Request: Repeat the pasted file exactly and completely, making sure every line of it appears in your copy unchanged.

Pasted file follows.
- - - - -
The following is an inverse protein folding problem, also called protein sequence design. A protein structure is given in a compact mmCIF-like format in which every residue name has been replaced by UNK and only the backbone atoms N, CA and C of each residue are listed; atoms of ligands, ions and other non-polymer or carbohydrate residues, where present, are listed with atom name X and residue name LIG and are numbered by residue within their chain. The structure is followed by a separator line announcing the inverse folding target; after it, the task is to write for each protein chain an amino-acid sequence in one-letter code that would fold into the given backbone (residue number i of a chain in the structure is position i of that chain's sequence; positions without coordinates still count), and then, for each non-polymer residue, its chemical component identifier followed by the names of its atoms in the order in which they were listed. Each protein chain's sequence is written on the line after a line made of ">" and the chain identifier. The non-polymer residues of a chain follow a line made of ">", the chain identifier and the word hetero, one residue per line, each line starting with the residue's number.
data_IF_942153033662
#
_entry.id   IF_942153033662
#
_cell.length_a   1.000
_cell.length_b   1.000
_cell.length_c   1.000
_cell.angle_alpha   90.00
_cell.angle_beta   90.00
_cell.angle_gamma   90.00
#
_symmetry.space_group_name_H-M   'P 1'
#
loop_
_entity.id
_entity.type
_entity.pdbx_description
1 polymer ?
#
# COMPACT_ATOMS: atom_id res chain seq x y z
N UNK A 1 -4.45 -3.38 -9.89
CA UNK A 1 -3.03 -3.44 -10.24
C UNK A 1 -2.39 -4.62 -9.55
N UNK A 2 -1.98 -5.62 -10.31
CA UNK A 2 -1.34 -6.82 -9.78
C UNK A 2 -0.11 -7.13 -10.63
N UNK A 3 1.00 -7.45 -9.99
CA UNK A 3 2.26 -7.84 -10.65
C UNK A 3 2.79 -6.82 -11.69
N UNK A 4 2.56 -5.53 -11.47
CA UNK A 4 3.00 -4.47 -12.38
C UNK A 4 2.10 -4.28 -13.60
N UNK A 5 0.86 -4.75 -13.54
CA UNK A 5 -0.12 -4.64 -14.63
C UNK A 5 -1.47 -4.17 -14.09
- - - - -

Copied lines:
The following is an inverse protein folding problem, also called protein sequence design. A protein structure is given in a compact mmCIF-like format in which every residue name has been replaced by UNK and only the backbone atoms N, CA and C of each residue are listed; atoms of ligands, ions and other non-polymer or carbohydrate residues, where present, are listed with atom name X and residue name LIG and are numbered by residue within their chain. The structure is followed by a separator line announcing the inverse folding target; after it, the task is to write for each protein chain an amino-acid sequence in one-letter code that would fold into the given backbone (residue number i of a chain in the structure is position i of that chain's sequence; positions without coordinates still count), and then, for each non-polymer residue, its chemical component identifier followed by the names of its atoms in the order in which they were listed. Each protein chain's sequence is written on the line after a line made of ">" and the chain identifier. The non-polymer residues of a chain follow a line made of ">", the chain identifier and the word hetero, one residue per line, each line starting with the residue's number.
data_IF_942153033662
#
_entry.id   IF_942153033662
#
_cell.length_a   1.000
_cell.length_b   1.000
_cell.length_c   1.000
_cell.angle_alpha   90.00
_cell.angle_beta   90.00
_cell.angle_gamma   90.00
#
_symmetry.space_group_name_H-M   'P 1'
#
loop_
_entity.id
_entity.type
_entity.pdbx_description
1 polymer ?
#
# COMPACT_ATOMS: atom_id res chain seq x y z
N UNK A 1 -4.45 -3.38 -9.89
CA UNK A 1 -3.03 -3.44 -10.24
C UNK A 1 -2.39 -4.62 -9.55
N UNK A 2 -1.98 -5.62 -10.31
CA UNK A 2 -1.34 -6.82 -9.78
C UNK A 2 -0.11 -7.13 -10.63
N UNK A 3 1.00 -7.45 -9.99
CA UNK A 3 2.26 -7.84 -10.65
C UNK A 3 2.79 -6.82 -11.69
N UNK A 4 2.56 -5.53 -11.47
CA UNK A 4 3.00 -4.47 -12.38
C UNK A 4 2.10 -4.28 -13.60
N UNK A 5 0.86 -4.75 -13.54
CA UNK A 5 -0.12 -4.64 -14.63
C UNK A 5 -1.47 -4.17 -14.09